2 The 5 Cs of Positive Youth Development 6,7 C Competence: Confidence: Connection: Character: Caring/Compassion: Definition Positive view of one s actions in specific areas, including social, academic, cognitive, health, and vocational. Social competence refers to interpersonal skills (such as conflict resolution). Cognitive competence refers to cognitive abilities (e.g., decision making). Academic competence refers to school performance as shown, in part, by school grades, attendance, and test scores. Health competence involves using nutrition, exercise, and rest to keep oneself fit. Vocational competence involves work habits and explorations of career choices. An internal sense of overall positive self-worth and self-efficacy. Positive bonds with people and institutions that are reflected in exchanges between the individual and his or her peers, family, school, and community in which both parties contribute to the relationship. Respect for societal and cultural norms, possession of standards for correct behaviors, a sense of right and wrong (morality), and integrity. A sense of sympathy and empathy for others. WHAT SUPPORTS POSITIVE YOUTH DEVELOPMENT? National youth organizations, including National 4-H Council, America s Promise Alliance, Big Brothers Big Sisters of America, Girl Scouts, and the American Camp Association, have been conducting research that begins to identify the critical elements of social contexts that are important for positive youth development. The 4-H Study of Positive Youth Development, 8 in particular, focuses on the individual and contextual factors that are associated with positive youth development, and ultimately with young people s contributions to self, others, and community. In this study, researchers measure each of the Cs using well-validated scales designed to assess the essential elements of the concept. The researchers calculate positive youth development by averaging scores on each of the Five Cs, with higher scores representing higher levels of positive youth development. 9 Some recent results from the 4-H study indicate that two of the most important factors for predicting positive youth development are: 1) what kind of assets a family has (including household income, accessibility of parents, and collective activity among family members, such as eating dinner together); and 2) how adolescents spend their out-of-school time (such as participating in organized extracurricular activities, watching television, or doing homework). THE ROLE OF THE FAMILY IN PROMOTING POSITIVE YOUTH DEVELOPMENT Researchers of the 4-H study examined an array of assets within the family, school, and neighborhood when adolescents were in the seventh grade and found that eating dinner together as a family was one of the most important factors associated with positive adolescent development. In fact, after accounting for the influence of sex, race, and family household income, this collective activity among family members was the strongest predictor of positive adolescent functioning. Results showed that eating dinner together was related to higher levels of positive youth development and contribution and to lower rates of depression and risk/problem behaviors. 2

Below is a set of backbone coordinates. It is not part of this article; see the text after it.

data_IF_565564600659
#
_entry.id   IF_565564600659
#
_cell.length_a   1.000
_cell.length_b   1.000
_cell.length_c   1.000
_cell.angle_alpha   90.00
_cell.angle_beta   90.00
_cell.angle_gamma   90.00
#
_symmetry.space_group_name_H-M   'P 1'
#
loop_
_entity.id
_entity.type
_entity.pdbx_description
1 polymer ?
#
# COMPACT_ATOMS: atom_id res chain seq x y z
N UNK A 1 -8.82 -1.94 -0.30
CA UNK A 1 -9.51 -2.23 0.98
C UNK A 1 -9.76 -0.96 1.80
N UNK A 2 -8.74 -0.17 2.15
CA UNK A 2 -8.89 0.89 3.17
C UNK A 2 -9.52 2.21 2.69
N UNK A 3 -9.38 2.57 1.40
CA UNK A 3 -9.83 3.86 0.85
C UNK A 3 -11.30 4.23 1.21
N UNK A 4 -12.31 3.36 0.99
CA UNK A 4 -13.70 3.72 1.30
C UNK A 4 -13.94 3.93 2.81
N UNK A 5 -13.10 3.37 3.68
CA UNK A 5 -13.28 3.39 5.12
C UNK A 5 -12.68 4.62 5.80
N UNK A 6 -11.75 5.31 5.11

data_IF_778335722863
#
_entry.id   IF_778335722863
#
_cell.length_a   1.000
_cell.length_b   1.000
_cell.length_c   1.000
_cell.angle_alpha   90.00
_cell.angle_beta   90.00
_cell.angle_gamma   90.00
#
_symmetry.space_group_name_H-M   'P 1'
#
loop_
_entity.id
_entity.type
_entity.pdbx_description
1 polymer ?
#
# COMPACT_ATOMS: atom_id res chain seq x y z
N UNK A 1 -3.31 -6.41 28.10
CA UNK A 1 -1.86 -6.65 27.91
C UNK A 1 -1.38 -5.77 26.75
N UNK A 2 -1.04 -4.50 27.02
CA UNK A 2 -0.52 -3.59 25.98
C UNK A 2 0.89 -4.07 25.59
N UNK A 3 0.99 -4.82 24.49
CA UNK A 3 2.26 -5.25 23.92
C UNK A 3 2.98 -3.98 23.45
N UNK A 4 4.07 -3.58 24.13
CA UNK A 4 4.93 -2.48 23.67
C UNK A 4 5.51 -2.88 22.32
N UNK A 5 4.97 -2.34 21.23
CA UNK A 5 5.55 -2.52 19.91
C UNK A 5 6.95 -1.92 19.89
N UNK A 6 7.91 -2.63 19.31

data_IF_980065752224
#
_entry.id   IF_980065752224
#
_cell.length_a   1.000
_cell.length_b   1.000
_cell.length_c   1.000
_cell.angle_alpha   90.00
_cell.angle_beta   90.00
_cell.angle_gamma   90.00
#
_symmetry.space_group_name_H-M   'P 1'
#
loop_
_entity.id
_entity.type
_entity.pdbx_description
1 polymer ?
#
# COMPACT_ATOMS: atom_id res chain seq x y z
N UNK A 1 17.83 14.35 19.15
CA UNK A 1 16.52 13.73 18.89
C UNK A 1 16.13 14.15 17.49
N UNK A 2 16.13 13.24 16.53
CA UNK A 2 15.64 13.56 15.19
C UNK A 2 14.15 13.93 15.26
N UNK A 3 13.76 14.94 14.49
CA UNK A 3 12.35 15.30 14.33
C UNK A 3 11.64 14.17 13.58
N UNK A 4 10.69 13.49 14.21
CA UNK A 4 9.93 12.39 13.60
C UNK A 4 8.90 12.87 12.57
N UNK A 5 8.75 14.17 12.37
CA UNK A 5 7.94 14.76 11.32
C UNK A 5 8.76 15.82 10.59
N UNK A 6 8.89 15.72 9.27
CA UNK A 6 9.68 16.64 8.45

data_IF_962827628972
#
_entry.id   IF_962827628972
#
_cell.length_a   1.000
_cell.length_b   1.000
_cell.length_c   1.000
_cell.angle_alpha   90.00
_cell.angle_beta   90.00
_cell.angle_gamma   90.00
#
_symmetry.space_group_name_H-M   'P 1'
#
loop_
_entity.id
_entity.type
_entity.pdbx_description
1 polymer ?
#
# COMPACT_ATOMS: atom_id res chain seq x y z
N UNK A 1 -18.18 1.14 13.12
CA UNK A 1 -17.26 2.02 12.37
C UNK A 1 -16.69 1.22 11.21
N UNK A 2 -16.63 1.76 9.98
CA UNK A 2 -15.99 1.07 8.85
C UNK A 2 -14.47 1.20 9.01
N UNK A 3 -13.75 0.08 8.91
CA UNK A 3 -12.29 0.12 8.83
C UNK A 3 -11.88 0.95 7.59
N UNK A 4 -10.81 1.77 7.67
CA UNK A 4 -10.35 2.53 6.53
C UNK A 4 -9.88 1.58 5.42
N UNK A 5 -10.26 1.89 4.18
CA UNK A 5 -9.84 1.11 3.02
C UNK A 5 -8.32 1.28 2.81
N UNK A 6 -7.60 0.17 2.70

3 THE ROLE OF OUT-OF-SCHOOL TIME PROGRAMS IN PROMOTING POSITIVE YOUTH DEVELOPMENT Researchers conducting the 4-H study also examined the role of organized out-of-school time (OST) activities in promoting the positive development of adolescents. OST activities include time spent in youth development programs, such as 4-H and Boys & Girls Club, after-school clubs (e.g., school government and chess clubs), team and individual sports, the performing arts (e.g., music and drama), arts and crafts, religious activities (e.g., church youth groups), and service activities (e.g., volunteering). Findings indicate: As early as the fifth grade, adolescents had participated in an average of two and one-half different types of OST activities at least a few times a year. By seventh grade, 61 percent were participating in at least two OST activities once a week or more. After accounting for the influence of sex, race, and family household income, the number of OST activities in which adolescents participated on a regular (weekly) basis was predictive of adolescent functioning. As shown in Figures 1 and 2, the more activities in which an adolescent participated, the higher the adolescent scored on scales of positive youth development and contribution to family, school, and the community at large. There appear to be some diminishing returns to participation in OST activities when participation exceeds four activities. Adolescents involved in five or more activities weekly had outcomes that were similar to adolescents who participated in four activities. Figure 1. 7th-Graders Who Participate in More Out-of- School Time Activities Have Higher Scores on the Positive Youth Development Scale Average Positive Youth Development Score Number of OST Activities Each Week 3